Recently in Political Analysis, a journal that I co-edit with my Caltech colleague Jonathan Katz, we published an interesting paper that studies the effects of voter registration deadlines using a novel approach. This paper, authored by Alex Street, Thomas A. Murray, John Blitzer, and Rajan S. Patel, is titled “Estimating Voter Registration Deadline Effects with Web Search Data.” The paper is available open access online, and here’s the abstract. It’s worth a read, both the results and the approach are quite interesting.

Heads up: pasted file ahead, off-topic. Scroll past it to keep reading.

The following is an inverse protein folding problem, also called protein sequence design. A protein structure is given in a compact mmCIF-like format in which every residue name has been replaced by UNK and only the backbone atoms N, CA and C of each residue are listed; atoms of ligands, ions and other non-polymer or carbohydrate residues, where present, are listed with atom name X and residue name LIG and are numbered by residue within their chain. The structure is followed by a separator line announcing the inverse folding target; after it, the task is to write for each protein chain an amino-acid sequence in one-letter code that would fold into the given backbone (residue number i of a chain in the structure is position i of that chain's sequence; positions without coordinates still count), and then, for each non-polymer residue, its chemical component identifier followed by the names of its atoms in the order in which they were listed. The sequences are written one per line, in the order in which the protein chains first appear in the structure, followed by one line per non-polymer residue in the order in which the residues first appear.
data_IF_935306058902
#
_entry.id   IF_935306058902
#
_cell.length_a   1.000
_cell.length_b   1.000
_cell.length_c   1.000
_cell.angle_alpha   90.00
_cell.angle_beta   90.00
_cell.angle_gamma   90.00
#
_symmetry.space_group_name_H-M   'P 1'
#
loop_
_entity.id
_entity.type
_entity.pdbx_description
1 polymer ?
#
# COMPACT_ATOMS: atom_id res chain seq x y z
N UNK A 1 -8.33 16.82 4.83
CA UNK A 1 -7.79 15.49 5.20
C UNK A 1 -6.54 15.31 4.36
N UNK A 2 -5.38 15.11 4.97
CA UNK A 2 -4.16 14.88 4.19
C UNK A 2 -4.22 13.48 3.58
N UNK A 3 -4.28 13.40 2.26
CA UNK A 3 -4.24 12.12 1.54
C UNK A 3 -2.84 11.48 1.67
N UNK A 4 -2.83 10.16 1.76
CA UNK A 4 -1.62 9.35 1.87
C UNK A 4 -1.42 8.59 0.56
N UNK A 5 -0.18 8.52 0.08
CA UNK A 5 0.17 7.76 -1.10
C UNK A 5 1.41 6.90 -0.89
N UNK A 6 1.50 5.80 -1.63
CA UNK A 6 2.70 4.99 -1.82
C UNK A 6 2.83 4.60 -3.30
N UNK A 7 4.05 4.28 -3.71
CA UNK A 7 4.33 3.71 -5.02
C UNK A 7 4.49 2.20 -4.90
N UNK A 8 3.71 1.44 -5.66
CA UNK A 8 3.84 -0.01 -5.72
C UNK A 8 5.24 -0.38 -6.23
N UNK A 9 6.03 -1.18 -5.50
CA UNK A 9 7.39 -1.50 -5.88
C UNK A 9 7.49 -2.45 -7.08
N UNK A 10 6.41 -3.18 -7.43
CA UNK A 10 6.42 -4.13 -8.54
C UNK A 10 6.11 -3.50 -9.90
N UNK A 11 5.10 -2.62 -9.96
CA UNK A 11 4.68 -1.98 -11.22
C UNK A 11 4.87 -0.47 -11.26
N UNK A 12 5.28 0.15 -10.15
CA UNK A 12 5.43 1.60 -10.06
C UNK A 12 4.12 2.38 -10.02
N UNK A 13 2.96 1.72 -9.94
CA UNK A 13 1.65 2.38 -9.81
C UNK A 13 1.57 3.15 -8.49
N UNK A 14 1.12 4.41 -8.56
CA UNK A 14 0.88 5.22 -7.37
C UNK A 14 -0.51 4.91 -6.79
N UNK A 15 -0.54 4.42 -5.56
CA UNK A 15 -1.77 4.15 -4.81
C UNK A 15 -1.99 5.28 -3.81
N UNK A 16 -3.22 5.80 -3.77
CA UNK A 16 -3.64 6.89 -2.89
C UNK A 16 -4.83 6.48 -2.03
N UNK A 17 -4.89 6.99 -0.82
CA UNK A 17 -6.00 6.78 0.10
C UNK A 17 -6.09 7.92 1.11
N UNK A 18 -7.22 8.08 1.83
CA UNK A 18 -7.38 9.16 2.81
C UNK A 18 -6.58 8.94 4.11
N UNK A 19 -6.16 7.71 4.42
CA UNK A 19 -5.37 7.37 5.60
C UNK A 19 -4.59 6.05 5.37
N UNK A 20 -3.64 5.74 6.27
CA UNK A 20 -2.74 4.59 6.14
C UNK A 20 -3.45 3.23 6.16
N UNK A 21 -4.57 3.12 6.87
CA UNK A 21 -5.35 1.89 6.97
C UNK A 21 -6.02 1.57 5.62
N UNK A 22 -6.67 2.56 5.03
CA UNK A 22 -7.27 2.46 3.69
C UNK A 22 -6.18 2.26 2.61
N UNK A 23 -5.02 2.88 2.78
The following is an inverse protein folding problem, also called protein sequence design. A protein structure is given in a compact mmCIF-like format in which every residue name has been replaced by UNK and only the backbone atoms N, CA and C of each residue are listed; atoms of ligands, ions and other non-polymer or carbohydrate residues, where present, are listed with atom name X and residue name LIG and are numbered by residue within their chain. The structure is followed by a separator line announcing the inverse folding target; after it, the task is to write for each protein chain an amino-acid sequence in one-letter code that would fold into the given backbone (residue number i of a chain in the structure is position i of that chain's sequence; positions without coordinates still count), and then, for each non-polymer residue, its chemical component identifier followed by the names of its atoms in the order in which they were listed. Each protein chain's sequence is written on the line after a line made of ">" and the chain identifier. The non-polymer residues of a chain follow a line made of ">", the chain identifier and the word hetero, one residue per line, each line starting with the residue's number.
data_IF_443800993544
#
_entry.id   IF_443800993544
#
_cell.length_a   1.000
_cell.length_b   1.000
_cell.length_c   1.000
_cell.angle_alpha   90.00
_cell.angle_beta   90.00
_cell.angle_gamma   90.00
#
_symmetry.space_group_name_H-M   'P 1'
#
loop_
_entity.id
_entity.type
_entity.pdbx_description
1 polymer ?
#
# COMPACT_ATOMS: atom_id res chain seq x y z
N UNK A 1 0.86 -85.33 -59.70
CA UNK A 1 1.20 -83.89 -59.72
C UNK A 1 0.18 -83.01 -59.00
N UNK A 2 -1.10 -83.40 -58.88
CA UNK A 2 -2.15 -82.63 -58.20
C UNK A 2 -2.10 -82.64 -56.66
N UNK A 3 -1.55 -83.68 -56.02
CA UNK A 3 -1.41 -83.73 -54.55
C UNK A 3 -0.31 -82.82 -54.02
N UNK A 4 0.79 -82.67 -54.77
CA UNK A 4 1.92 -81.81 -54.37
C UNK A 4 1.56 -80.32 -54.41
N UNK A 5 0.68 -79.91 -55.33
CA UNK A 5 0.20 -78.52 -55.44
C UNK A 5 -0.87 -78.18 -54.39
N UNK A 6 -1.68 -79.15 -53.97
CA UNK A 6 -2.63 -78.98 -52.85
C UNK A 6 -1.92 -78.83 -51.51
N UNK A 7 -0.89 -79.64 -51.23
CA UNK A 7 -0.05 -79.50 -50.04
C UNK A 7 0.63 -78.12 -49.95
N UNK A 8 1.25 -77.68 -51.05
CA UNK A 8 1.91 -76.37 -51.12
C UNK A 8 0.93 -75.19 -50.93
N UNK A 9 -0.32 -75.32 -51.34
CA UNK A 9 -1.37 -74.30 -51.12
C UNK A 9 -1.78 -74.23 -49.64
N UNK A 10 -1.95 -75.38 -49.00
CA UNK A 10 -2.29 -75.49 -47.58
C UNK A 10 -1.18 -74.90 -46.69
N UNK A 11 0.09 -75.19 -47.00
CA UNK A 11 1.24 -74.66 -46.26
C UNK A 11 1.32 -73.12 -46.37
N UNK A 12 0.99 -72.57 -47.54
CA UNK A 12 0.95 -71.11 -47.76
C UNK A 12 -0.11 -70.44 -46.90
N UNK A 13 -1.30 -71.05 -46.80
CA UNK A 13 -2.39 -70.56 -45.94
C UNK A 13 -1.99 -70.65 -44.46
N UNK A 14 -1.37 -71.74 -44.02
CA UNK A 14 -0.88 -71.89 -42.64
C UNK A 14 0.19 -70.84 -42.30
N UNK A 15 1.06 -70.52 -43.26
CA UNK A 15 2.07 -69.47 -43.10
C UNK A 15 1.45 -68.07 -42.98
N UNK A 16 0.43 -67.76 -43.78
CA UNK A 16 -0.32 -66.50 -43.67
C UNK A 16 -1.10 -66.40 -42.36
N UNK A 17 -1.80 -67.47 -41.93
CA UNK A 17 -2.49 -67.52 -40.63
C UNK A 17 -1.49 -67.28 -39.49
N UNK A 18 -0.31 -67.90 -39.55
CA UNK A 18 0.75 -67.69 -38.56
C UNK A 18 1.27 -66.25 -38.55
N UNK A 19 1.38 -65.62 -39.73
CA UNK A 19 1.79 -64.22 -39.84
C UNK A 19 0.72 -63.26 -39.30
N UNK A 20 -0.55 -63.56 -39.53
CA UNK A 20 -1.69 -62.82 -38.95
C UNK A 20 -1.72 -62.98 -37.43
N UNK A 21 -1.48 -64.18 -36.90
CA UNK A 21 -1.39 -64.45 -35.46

“Electoral rules have the potential to affect the size and composition of the voting public. Yet scholars disagree over whether requiring voters to register well in advance of Election Day reduces turnout. We present a new approach, using web searches for “voter registration” to measure interest in registering, both before and after registration deadlines for the 2012 U.S. presidential election. Many Americans sought information on “voter registration” even after the deadline in their state had passed. Combining web search data with evidence on the timing of registration for 80 million Americans, we model the relationship between search and registration. Extrapolating this relationship to the post-deadline period, we estimate that an additional 3–4 million Americans would have registered in time to vote, if deadlines had been extended to Election Day. We test our approach by predicting out of sample and with historical data. Web search data provide new opportunities to measure and study information-seeking behavior.”